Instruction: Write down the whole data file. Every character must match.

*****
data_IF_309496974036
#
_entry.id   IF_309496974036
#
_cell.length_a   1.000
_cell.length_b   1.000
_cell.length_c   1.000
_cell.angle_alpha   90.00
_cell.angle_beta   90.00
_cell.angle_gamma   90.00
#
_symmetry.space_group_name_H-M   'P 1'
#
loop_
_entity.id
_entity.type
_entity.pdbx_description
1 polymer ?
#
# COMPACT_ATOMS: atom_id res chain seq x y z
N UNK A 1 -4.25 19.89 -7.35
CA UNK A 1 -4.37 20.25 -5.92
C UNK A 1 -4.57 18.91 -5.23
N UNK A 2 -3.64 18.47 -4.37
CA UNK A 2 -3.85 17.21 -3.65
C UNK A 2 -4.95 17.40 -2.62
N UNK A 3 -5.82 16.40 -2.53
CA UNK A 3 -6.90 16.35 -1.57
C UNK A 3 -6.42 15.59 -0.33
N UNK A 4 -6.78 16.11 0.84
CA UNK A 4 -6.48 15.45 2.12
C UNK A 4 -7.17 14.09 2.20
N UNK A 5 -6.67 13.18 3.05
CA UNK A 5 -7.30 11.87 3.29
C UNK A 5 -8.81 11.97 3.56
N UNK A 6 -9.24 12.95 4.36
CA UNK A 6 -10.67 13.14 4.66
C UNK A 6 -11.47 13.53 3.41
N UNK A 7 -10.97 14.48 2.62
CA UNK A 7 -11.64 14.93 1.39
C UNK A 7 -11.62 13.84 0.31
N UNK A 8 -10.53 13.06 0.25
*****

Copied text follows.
data_IF_309496974036
#
_entry.id   IF_309496974036
#
_cell.length_a   1.000
_cell.length_b   1.000
_cell.length_c   1.000
_cell.angle_alpha   90.00
_cell.angle_beta   90.00
_cell.angle_gamma   90.00
#
_symmetry.space_group_name_H-M   'P 1'
#
loop_
_entity.id
_entity.type
_entity.pdbx_description
1 polymer ?
#
# COMPACT_ATOMS: atom_id res chain seq x y z
N UNK A 1 -4.25 19.89 -7.35
CA UNK A 1 -4.37 20.25 -5.92
C UNK A 1 -4.57 18.91 -5.23
N UNK A 2 -3.64 18.47 -4.37
CA UNK A 2 -3.85 17.21 -3.65
C UNK A 2 -4.95 17.40 -2.62
N UNK A 3 -5.82 16.40 -2.53
CA UNK A 3 -6.90 16.35 -1.57
C UNK A 3 -6.42 15.59 -0.33
N UNK A 4 -6.78 16.11 0.84
CA UNK A 4 -6.48 15.45 2.12
C UNK A 4 -7.17 14.09 2.20
N UNK A 5 -6.67 13.18 3.05
CA UNK A 5 -7.30 11.87 3.29
C UNK A 5 -8.81 11.97 3.56
N UNK A 6 -9.24 12.95 4.36
CA UNK A 6 -10.67 13.14 4.66
C UNK A 6 -11.47 13.53 3.41
N UNK A 7 -10.97 14.48 2.62
CA UNK A 7 -11.64 14.93 1.39
C UNK A 7 -11.62 13.84 0.31
N UNK A 8 -10.53 13.06 0.25